Three pygmy killer whales rescued from the Port of Kaohsiung (高雄港) died on Friday night despite hours of treatment by experts, who found 18 entangled plastic bags in the stomach of one of the whales.
The three whales were part of more than 20 cetaceans disoriented in the port and reported to Kaohsiung City Government’s Agriculture Bureau on Feb. 4.
The agriculture bureau found the carcasses of a Risso’s dolphin and eight pygmy killer whales in the days following the alert.
Photo: Tsai Ching-hua, Taipei Times
After efforts to rescue three surviving whales failed on Tuesday last week, the bureau, under the advice of Wang Chien-ping (王建平), director of the Marine Biology and Cetacean Research Center at National Cheng Kung University, decided to bring them to shore to save them from dying in the cold weather, it said.
More than 60 people joined the effort to catch them on Friday, including workers from Taiwan International Ports Corp; shipbuilder CSBC Corp, Taiwan; China Steel Corp; the Forestry Bureau; the city government’s Marine Bureau; and rescue associations in Chiayi and Pingtung counties, the agriculture bureau said.
After more than three hours, they managed to bring the three whales to shore and sent them to the university’s research center for medical care.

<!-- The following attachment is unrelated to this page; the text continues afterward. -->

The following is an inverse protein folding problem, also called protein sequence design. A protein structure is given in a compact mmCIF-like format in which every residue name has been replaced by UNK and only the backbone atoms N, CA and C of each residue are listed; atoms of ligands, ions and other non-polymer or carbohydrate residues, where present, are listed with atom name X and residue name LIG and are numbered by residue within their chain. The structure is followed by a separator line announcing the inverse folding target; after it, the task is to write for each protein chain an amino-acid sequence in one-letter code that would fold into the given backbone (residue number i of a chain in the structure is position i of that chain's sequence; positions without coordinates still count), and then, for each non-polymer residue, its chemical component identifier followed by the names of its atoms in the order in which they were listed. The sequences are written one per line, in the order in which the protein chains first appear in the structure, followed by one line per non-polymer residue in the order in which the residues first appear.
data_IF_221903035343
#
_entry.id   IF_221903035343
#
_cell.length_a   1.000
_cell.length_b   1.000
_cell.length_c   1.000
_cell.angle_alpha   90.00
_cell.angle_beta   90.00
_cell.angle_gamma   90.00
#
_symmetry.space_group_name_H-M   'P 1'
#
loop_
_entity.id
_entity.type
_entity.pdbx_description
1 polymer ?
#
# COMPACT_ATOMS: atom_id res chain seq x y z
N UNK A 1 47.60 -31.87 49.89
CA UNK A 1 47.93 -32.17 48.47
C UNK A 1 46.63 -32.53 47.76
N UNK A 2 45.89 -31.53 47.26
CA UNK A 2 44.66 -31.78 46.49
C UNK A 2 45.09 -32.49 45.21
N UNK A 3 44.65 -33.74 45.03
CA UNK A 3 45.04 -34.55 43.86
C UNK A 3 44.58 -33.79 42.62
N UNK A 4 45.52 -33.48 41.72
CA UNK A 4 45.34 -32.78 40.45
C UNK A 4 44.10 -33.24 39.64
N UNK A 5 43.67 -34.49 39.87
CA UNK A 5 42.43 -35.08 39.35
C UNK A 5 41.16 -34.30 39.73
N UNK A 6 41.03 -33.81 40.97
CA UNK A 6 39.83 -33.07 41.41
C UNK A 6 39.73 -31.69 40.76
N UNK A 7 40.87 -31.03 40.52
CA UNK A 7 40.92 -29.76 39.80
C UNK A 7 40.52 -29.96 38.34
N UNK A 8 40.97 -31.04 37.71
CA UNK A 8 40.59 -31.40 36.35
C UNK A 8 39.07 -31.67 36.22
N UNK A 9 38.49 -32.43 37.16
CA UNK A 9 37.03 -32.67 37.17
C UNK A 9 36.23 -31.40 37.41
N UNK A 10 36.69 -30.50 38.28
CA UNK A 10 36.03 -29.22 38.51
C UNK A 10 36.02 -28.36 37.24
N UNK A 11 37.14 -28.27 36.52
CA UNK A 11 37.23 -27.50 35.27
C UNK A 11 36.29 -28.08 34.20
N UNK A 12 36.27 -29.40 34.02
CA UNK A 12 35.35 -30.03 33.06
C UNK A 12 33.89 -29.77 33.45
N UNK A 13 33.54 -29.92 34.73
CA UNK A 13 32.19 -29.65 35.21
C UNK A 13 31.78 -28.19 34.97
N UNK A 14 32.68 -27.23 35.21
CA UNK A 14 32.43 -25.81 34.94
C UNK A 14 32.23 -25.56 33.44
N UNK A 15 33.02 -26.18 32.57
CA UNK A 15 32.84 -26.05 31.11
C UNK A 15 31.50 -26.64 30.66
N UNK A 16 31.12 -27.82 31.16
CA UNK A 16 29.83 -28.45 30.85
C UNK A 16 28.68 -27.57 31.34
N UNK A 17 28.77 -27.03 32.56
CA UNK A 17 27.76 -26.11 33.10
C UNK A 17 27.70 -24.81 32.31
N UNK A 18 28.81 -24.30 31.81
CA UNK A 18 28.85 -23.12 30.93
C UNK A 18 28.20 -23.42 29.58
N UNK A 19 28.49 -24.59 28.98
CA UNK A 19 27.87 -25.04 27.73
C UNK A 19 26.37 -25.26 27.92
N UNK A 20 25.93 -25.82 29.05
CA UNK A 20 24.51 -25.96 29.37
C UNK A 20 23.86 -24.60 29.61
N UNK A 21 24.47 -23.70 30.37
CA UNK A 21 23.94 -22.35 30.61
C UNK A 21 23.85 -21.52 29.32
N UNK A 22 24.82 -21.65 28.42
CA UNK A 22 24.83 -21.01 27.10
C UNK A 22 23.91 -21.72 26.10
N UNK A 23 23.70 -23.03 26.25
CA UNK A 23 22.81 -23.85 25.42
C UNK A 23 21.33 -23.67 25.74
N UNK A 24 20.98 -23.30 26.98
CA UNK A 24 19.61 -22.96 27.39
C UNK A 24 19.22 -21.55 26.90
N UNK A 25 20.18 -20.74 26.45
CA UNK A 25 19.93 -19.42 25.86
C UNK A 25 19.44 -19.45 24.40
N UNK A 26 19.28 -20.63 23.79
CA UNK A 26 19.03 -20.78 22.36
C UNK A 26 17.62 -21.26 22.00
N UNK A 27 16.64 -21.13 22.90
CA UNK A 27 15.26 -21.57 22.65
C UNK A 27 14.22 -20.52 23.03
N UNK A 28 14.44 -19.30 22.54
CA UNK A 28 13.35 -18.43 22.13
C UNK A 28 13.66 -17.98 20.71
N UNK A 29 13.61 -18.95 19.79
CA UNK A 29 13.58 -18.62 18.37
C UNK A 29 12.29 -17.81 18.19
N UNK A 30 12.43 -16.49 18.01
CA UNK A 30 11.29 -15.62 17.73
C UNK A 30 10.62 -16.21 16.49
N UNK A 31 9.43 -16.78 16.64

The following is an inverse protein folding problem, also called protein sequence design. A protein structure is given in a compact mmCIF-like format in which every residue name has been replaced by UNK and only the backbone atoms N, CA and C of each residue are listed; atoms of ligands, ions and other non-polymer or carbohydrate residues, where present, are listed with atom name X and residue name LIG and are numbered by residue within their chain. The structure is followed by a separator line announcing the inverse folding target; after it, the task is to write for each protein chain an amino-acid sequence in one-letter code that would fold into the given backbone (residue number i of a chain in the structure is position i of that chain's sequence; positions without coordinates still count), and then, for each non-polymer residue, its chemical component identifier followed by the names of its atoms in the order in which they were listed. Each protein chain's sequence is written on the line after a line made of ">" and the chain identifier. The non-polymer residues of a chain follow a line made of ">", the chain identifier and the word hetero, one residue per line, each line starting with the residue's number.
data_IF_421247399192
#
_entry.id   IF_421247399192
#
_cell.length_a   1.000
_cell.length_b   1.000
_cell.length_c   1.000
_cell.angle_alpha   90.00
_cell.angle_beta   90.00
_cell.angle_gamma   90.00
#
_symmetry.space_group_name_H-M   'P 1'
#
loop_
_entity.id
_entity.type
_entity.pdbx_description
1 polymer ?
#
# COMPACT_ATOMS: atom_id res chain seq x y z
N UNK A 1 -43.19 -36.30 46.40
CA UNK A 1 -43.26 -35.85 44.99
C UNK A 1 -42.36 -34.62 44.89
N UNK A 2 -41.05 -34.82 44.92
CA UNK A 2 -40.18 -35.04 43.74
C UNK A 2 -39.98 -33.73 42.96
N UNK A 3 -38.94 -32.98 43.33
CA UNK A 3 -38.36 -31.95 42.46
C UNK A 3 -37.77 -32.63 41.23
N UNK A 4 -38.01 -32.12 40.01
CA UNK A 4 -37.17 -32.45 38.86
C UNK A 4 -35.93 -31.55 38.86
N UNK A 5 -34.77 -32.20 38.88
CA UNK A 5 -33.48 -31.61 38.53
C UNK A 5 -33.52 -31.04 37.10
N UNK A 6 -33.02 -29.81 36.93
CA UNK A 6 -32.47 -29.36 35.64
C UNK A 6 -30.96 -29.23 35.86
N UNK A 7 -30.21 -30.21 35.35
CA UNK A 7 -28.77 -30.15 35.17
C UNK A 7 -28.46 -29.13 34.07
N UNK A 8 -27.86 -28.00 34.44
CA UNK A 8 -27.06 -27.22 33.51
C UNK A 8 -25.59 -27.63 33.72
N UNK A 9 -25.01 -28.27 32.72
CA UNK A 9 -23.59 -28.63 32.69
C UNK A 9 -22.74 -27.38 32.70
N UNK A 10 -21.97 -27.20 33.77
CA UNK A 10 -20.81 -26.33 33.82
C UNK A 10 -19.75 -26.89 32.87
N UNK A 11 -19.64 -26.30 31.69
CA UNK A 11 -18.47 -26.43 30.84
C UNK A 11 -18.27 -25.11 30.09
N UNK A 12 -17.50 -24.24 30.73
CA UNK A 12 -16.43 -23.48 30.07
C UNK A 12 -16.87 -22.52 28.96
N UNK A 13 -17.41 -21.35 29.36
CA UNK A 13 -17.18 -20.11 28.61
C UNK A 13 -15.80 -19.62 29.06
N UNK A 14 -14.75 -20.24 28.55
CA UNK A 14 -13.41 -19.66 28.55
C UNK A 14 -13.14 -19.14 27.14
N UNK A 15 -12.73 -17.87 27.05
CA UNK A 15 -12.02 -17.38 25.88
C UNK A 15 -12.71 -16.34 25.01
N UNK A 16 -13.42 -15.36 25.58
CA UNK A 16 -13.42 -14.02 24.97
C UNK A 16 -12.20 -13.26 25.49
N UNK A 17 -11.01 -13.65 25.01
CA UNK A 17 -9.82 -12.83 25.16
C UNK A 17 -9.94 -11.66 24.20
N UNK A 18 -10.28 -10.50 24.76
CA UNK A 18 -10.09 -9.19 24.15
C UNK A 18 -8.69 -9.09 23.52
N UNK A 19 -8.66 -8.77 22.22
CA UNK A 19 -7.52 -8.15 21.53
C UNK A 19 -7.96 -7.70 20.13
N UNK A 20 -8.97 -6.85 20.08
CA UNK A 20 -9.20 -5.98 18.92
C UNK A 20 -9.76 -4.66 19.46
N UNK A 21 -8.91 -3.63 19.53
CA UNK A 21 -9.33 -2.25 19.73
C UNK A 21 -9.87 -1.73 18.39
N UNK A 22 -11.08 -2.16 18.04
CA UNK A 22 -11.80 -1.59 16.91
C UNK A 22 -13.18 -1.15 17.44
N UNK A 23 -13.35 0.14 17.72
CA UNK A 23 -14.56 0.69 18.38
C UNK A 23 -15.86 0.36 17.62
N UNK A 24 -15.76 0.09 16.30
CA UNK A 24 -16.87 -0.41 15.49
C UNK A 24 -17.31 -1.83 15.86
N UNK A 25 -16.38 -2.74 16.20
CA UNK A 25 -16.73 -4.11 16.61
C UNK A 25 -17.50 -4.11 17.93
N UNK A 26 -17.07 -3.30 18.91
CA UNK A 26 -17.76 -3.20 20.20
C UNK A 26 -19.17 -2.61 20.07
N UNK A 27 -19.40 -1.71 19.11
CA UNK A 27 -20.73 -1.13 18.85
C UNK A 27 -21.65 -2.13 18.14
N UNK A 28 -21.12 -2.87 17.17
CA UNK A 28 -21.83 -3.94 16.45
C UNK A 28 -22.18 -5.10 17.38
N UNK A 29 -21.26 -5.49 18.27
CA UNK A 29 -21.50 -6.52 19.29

Despite hours of treatment, the whales lost their lives on Friday night, Wang said yesterday, adding that their cardiopulmonary functions were weak before they died.
Unidentifiable garbage and plastic bags were found in the whales’ stomachs when the center dissected the bodies.
A bundle of “black stuff” was dragged from the stomach of the thinnest whale — the mass turned out to be 18 entangled plastic bags.
“The whale’s stomach was stuffed with bags. It could not take in any more, although it must have been very hungry,” Wang said, while calling on the public to reduce plastic bag use and stop dumping garbage in nature.
Many netizens found the news heart-wrenching, with some saying: “Humans should apologize to you!”
Why the creatures became disoriented is uncertain, the agriculture bureau said, adding that if people find any whales or dolphins disoriented or grounded along the shore, they should immediately report it to the city government using the 1999 hotline.
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